The CRO also ensures that the organization complies with regulations, such as Sarbanes-Oxley, and any other rules and laws that govern its internal processes, external engagements and sales.
Because the possible risks to an organization stem from different business functions and often cut across divisions, CROs must collaborate with the other senior executives to identify areas of concern, devise mitigation processes and monitor changes in the risk landscape.
Other CRO responsibilities include the following:
- developing risk maps and strategic action plans to mitigate the company's primary threats;
- monitoring the progress of risk mitigation efforts;
- developing and disseminating risk analysis and progress reports to company executives, board members and employees;
- integrating strategic risk management priorities into the company's overall strategic planning;
- developing and implementing information assurance strategies to protect against and manage risks related to the use, storage and transmission of data and information systems;
- evaluating potential operational risk stemming from employee errors or system failures that could disrupt business processes, then developing strategies to reduce exposure to these risks and respond effectively;
- determining the company's risk appetite and quantifying the amount of risk it should take on;
- overseeing funding and budgeting of risk management and mitigation projects; and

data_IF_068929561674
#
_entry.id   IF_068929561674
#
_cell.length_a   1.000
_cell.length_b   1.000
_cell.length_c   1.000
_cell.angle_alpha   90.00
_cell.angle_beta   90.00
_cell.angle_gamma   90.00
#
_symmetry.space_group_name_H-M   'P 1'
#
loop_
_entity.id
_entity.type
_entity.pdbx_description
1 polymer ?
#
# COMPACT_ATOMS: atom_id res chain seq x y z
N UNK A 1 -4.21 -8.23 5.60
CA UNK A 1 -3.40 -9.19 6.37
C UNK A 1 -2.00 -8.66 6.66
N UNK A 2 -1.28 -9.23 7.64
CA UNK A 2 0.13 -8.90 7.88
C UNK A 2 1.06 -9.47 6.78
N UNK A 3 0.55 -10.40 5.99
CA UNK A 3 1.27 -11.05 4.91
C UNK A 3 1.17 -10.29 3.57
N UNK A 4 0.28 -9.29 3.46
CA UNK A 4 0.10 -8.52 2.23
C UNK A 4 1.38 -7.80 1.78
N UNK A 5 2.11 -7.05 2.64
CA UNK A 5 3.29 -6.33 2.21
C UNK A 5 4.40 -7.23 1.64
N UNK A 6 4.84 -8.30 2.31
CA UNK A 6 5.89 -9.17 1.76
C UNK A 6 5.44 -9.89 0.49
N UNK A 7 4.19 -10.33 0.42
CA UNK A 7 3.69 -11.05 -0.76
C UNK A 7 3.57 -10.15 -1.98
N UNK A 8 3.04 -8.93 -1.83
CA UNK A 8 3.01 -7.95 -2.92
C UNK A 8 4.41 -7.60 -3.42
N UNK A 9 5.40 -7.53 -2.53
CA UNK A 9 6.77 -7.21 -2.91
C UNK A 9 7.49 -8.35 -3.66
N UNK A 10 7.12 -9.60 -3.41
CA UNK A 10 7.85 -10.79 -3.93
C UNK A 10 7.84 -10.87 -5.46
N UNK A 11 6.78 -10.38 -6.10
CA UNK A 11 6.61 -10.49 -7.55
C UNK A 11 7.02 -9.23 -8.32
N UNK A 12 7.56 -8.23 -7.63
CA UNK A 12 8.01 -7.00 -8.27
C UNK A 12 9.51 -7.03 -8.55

- communicating with company stakeholders and board members about the business's risk profile and assessments.
Additionally, they might conduct due diligence and risk assurance on behalf of the company during business deals, mergers and acquisitions. For example, the CRO might investigate the risks surrounding a company that is being targeted for acquisition and assess the reliability of its risk management frameworks and processes.
Required skills and qualifications
The chief risk officer's job description and qualifications will vary depending on the industry and size of the organization. For example, the CRO of a banking firm will require familiarity with financial compliance requirements, fraud prevention and potential threats to monetary transactions.
Nevertheless, the CRO job is a high-level executive position that requires an advanced education, extensive experience and proven business, managerial and interpersonal skills.
CROs typically have a post-graduate education, with a master's degree in business administration often preferred. They usually have more than 20 years of experience in accounting, economics, legal or actuarial work, and many have specialized training in risk management.
Some CROs also have experience working in or with the information technology or cybersecurity teams, as online risk mitigation has become so vital to corporate success, particularly for digitized companies.
Many CROs worked as auditors, accountants, financial analysts, loss prevention officers, operations managers, risk managers and security analysts. Some were IT managers, chief information officers or chief information security officers.
Additionally, the ideal CRO candidate has experience working with executive teams, conducting internal audits and reporting to a board of directors.
To successfully identify and assess risks and develop mitigation strategies to reduce those risks to acceptable levels, a CRO must have the following skills:
- strong quantitative and analytical skills to run the necessary calculations;
- finance and accounting skills, to understand the impact of various risks on the company's budget and revenue;
- people or "soft" skills for collaborating with, influencing and educating employees and fellow executives about risk-related issues;
- an understanding of digital and corporate technology systems, networks, IT infrastructure and cyber threats;